"I think we're going to lose the business," he texted me. I had asked my entrepreneur friend how work was going. "It's gotten worse," he said, and then that. "I might have to go get a job," he added.
My friend is a young entrepreneur, really proud of and excited by the fact that he's a business owner, and to lose a business and have to go back to work is absolutely a failure, no doubt about it. It's probably what most of you are afraid of if you're thinking about starting your own business. Because, what do you tell your parents? And your friends? And what do you say in your interview for your next boss? And if you fail at something what does that mean for who you are?
We have a lot of fear of failure and a lot of social shame associated with the idea of something that isn't successful. Ours is a culture that worships success, only wants to hear about success, and expects that you will be successful in everything that you do. We talk about bootstrapping and working hard and how, if you put in the time and the effort, success will come to you. Failure isn't in our cultural narrative.
And so, when you do fail, it's impossible. So impossible that you avoid trying or doing things that might lead to failure simply because you really don't want to deal with those consequences. What does this look like in action? When I was in university I avoided taking French, even though I'd always wanted to learn it, because I was worried it would be hard and it might drag down my GPA. In fact, the list of things I've always wanted to learn and haven't is long and riddled with fears, because I really like to be good at stuff. I'm a person who is good at stuff.
This means, that when I DO fail, and I do, it is extra awfully painful. Because I generally don't have a lot of practice at that. Sound familiar?
If so, prepare yourself, because there's hope, but you have to step right into the fear that you have and that is holding you back the most. Here's how to limber yourself up and work on your failure muscles.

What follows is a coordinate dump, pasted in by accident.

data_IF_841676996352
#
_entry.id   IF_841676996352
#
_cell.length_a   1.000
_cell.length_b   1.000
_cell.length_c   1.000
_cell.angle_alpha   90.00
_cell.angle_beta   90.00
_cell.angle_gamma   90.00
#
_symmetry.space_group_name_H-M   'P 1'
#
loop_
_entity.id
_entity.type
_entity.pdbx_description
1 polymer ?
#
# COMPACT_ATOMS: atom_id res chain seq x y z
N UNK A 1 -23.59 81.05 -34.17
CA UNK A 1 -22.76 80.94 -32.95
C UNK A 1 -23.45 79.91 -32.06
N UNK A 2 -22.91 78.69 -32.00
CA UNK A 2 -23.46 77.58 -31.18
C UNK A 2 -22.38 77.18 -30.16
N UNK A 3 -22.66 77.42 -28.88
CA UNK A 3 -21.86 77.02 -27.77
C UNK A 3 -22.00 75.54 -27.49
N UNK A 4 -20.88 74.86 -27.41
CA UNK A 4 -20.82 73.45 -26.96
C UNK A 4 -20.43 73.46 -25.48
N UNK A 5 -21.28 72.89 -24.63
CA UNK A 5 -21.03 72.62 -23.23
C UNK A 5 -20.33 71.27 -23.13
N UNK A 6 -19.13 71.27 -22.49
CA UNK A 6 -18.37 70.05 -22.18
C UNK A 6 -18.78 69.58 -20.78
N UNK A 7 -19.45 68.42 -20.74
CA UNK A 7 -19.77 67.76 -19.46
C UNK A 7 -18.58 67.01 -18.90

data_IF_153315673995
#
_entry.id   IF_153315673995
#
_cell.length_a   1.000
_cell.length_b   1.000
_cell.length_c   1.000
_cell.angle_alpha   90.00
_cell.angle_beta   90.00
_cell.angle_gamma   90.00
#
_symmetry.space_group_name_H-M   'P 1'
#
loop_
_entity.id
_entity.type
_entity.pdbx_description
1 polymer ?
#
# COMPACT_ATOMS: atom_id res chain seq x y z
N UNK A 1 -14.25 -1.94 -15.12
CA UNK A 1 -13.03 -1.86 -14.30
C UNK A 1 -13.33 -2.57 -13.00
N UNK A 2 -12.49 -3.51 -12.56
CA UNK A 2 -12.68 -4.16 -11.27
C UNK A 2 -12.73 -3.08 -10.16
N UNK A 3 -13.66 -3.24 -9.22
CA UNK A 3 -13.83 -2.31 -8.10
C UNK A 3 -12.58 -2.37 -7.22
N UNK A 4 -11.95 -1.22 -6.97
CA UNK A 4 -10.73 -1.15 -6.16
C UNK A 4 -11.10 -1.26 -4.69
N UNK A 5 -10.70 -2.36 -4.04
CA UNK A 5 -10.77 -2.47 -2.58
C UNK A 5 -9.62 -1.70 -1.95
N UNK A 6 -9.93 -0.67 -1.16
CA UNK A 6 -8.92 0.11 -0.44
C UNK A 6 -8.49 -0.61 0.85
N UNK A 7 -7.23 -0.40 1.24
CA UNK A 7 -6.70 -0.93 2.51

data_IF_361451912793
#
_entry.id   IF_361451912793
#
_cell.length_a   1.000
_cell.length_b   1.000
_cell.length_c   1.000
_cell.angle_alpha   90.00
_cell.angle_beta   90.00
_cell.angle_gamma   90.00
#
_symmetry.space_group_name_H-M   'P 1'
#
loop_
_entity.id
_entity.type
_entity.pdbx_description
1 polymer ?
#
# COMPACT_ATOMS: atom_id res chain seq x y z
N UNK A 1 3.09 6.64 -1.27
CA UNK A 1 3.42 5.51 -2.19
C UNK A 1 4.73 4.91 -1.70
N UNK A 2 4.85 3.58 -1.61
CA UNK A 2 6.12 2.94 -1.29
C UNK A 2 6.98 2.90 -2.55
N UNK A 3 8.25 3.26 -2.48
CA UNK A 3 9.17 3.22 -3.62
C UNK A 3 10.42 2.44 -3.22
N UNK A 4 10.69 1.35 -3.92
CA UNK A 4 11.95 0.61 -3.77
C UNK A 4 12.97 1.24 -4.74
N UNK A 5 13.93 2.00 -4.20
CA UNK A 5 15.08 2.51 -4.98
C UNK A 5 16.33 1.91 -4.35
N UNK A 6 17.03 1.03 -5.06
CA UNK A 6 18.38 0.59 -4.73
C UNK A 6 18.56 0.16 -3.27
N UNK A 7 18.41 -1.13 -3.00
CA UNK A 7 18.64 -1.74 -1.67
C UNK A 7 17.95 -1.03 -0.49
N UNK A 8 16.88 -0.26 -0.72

Preparing to Fail
Try something new that you've never done before. I know it sounds scary because of all the stuff I just said about failure, but it really will help you. The key is to start with something small. For example, you might try to master the pronunciation of "Hello, how are you?" in your favorite always-wanted-to-learn language. Or, you might try making a new recipe (or cooking anything at all if that's not your thing - but start simple, like, a fried egg.). Or, learn the basic knitting stitch. Or, craft a 3 sentence introduction for yourself and say it out loud.
First of all, my guess is that was really hard to think of something small that you could try. This is partly because of another social conditioning factor - we tend to think of BIG things we want to accomplish (Be fluent in french instead of mastering "hello") which makes the task seem unattainable and more prone to failure. Our parents brag about the things we are best at, the awards or games we win, and we tend to share the big stuff when we feel proud of ourselves.We don't focus as much on the small wins, the small steps that move us toward a someday bigger achievement long down the road. But this stuff is essential, because it is the building blocks of building resilience and conquering that resistance and fear of failing.
Notice How you Feel
Did you fail at your small task? If so, would you be willing to try that little tiny thing again (the fried egg or the knitting stitch or the "hello"?)? After all, it's a pretty small task, and no one needs to know if it didn't go well the first time. Was your task too big? Can you break it down even further? Can you get some outside information that will help you complete it?
Or, did you succeed? And if so, amazing! Because now you have a little win that you can begin to build on.
The key to building resilience to failure and overcoming fear is practice. You have to actually try new things, and fail at some things, and learn about what happens to you when you do fail. What are the things you would like to do but are too afraid of? Make a list, and choose one to start with. Break it down into really, really small steps. Practice and master one thing at a time. You will feel uncomfortable, and that is the point. The point is not to achieve it, but to get comfortable with that feeling of being very uncomfortable. The more you practice that, the easier it will get to tackle bigger projects and ideas and ultimately, to feel the fear and do it anyway when it really matters.
You may never get rid of that fear of failing, I still carry it with me whenever I try something new. But what will get easier is moving forward with what you want to accomplish and the life you want to have despite that fear. It is possible, if you're willing to try.
Stay tuned for the next post in this series on how to recover when you do fail.